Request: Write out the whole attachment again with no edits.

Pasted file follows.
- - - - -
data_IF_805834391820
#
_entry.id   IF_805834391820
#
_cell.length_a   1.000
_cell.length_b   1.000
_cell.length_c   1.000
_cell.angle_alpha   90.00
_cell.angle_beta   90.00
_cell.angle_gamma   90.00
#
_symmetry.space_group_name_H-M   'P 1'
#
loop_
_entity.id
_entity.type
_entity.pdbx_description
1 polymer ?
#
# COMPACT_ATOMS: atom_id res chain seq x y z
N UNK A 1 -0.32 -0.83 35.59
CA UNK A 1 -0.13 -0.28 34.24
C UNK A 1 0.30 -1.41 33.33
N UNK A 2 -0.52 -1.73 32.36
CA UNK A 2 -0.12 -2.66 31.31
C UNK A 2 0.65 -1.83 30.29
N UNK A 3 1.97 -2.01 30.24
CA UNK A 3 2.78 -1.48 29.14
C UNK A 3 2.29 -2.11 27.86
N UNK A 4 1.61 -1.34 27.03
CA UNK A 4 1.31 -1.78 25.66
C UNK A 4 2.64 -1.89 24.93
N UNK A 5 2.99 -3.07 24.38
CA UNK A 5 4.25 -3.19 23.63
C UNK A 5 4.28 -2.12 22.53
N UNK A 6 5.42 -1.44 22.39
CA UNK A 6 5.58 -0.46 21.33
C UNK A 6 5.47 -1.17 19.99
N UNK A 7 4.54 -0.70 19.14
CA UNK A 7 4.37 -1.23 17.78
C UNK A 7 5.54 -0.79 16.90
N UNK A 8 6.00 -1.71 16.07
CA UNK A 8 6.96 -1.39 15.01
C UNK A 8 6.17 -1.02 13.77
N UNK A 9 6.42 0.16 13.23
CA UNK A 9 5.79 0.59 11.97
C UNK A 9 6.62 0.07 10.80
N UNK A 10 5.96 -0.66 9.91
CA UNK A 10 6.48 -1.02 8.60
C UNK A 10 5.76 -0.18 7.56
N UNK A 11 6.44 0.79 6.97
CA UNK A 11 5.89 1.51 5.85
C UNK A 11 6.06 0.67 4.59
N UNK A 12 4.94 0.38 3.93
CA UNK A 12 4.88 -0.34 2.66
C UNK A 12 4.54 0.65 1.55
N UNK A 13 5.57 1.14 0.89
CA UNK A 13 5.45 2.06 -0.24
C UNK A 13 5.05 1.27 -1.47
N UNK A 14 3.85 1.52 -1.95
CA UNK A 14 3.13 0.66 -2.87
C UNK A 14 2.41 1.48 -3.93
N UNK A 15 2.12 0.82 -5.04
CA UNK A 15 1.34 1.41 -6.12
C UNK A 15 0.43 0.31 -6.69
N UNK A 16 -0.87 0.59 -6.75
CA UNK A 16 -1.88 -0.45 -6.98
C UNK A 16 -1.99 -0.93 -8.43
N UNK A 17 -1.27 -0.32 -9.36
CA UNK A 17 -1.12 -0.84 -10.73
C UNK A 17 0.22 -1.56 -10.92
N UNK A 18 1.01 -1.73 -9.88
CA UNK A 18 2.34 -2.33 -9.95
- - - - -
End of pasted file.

data_IF_805834391820
#
_entry.id   IF_805834391820
#
_cell.length_a   1.000
_cell.length_b   1.000
_cell.length_c   1.000
_cell.angle_alpha   90.00
_cell.angle_beta   90.00
_cell.angle_gamma   90.00
#
_symmetry.space_group_name_H-M   'P 1'
#
loop_
_entity.id
_entity.type
_entity.pdbx_description
1 polymer ?
#
# COMPACT_ATOMS: atom_id res chain seq x y z
N UNK A 1 -0.32 -0.83 35.59
CA UNK A 1 -0.13 -0.28 34.24
C UNK A 1 0.30 -1.41 33.33
N UNK A 2 -0.52 -1.73 32.36
CA UNK A 2 -0.12 -2.66 31.31
C UNK A 2 0.65 -1.83 30.29
N UNK A 3 1.97 -2.01 30.24
CA UNK A 3 2.78 -1.48 29.14
C UNK A 3 2.29 -2.11 27.86
N UNK A 4 1.61 -1.34 27.03
CA UNK A 4 1.31 -1.78 25.66
C UNK A 4 2.64 -1.89 24.93
N UNK A 5 2.99 -3.07 24.38
CA UNK A 5 4.25 -3.19 23.63
C UNK A 5 4.28 -2.12 22.53
N UNK A 6 5.42 -1.44 22.39
CA UNK A 6 5.58 -0.46 21.33
C UNK A 6 5.47 -1.17 19.99
N UNK A 7 4.54 -0.70 19.14
CA UNK A 7 4.37 -1.23 17.78
C UNK A 7 5.54 -0.79 16.90
N UNK A 8 6.00 -1.71 16.07
CA UNK A 8 6.96 -1.39 15.01
C UNK A 8 6.17 -1.02 13.77
N UNK A 9 6.42 0.16 13.23
CA UNK A 9 5.79 0.59 11.97
C UNK A 9 6.62 0.07 10.80
N UNK A 10 5.96 -0.66 9.91
CA UNK A 10 6.48 -1.02 8.60
C UNK A 10 5.76 -0.18 7.56
N UNK A 11 6.44 0.79 6.97
CA UNK A 11 5.89 1.51 5.85
C UNK A 11 6.06 0.67 4.59
N UNK A 12 4.94 0.38 3.93
CA UNK A 12 4.88 -0.34 2.66
C UNK A 12 4.54 0.65 1.55
N UNK A 13 5.57 1.14 0.89
CA UNK A 13 5.45 2.06 -0.24
C UNK A 13 5.05 1.27 -1.47
N UNK A 14 3.85 1.52 -1.95
CA UNK A 14 3.13 0.66 -2.87
C UNK A 14 2.41 1.48 -3.93
N UNK A 15 2.12 0.82 -5.04
CA UNK A 15 1.34 1.41 -6.12
C UNK A 15 0.43 0.31 -6.69
N UNK A 16 -0.87 0.59 -6.75
CA UNK A 16 -1.88 -0.45 -6.98
C UNK A 16 -1.99 -0.93 -8.43
N UNK A 17 -1.27 -0.32 -9.36
CA UNK A 17 -1.12 -0.84 -10.73
C UNK A 17 0.22 -1.56 -10.92
N UNK A 18 1.01 -1.73 -9.88
CA UNK A 18 2.34 -2.33 -9.95